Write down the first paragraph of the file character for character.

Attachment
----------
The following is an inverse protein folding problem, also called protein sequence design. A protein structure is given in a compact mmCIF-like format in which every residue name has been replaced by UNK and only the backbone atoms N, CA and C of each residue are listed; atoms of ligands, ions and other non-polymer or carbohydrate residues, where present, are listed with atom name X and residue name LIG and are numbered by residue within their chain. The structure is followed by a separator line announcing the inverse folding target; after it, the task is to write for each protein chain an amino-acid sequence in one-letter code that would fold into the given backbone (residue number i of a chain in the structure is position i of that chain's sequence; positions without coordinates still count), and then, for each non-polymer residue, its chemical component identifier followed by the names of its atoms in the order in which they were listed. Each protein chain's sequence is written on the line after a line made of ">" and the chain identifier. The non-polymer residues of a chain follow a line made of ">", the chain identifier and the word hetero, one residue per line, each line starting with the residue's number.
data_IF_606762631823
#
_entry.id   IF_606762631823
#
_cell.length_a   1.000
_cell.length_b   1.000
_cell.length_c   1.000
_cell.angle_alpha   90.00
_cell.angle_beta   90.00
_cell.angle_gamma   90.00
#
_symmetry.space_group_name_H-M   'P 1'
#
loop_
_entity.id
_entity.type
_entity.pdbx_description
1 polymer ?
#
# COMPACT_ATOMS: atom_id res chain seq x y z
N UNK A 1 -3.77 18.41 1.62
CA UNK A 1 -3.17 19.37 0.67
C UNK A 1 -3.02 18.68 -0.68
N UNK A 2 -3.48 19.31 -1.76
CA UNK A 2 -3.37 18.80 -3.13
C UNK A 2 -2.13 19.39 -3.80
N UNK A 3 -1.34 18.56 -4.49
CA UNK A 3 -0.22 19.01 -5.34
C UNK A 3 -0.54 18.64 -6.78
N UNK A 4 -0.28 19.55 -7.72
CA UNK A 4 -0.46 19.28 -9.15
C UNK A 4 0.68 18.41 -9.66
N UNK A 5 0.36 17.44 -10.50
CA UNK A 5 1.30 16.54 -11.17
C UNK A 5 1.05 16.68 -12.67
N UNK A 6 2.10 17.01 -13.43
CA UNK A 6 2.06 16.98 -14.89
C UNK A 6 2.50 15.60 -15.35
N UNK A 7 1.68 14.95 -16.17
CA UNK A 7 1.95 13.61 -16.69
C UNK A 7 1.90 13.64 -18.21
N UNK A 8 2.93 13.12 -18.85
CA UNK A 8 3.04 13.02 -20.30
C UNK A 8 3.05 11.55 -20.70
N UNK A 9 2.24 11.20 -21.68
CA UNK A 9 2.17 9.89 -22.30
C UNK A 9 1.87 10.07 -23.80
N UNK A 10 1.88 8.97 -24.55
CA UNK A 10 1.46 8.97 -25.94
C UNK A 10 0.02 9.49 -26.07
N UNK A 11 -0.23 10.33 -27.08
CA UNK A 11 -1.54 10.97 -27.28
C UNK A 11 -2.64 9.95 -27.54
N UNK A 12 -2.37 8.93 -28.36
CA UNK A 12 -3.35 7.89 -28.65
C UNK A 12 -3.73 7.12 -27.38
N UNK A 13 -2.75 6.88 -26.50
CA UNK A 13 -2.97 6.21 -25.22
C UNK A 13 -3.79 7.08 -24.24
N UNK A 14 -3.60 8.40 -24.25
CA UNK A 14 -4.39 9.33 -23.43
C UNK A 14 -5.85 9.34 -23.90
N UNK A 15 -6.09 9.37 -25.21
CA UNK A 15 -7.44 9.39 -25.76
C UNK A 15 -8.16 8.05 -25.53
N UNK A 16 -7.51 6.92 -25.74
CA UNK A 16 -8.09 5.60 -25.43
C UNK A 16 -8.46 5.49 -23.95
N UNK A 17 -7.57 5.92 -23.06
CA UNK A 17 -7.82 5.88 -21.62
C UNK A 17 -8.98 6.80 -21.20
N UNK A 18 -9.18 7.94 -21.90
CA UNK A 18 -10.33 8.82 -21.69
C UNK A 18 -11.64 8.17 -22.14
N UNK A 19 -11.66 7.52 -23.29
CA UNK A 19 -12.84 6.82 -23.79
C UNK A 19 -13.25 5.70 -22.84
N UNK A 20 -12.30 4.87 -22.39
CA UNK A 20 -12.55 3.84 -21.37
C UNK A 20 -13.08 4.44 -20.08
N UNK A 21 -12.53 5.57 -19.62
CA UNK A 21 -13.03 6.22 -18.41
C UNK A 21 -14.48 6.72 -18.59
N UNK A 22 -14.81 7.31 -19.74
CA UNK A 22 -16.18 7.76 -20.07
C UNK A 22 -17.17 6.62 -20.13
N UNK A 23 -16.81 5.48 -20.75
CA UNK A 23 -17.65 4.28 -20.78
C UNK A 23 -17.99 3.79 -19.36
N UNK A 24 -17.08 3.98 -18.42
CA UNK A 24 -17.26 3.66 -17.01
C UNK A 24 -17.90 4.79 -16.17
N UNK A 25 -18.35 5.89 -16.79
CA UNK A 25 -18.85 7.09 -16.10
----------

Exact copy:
The following is an inverse protein folding problem, also called protein sequence design. A protein structure is given in a compact mmCIF-like format in which every residue name has been replaced by UNK and only the backbone atoms N, CA and C of each residue are listed; atoms of ligands, ions and other non-polymer or carbohydrate residues, where present, are listed with atom name X and residue name LIG and are numbered by residue within their chain. The structure is followed by a separator line announcing the inverse folding target; after it, the task is to write for each protein chain an amino-acid sequence in one-letter code that would fold into the given backbone (residue number i of a chain in the structure is position i of that chain's sequence; positions without coordinates still count), and then, for each non-polymer residue, its chemical component identifier followed by the names of its atoms in the order in which they were listed. Each protein chain's sequence is written on the line after a line made of ">" and the chain identifier. The non-polymer residues of a chain follow a line made of ">", the chain identifier and the word hetero, one residue per line, each line starting with the residue's number.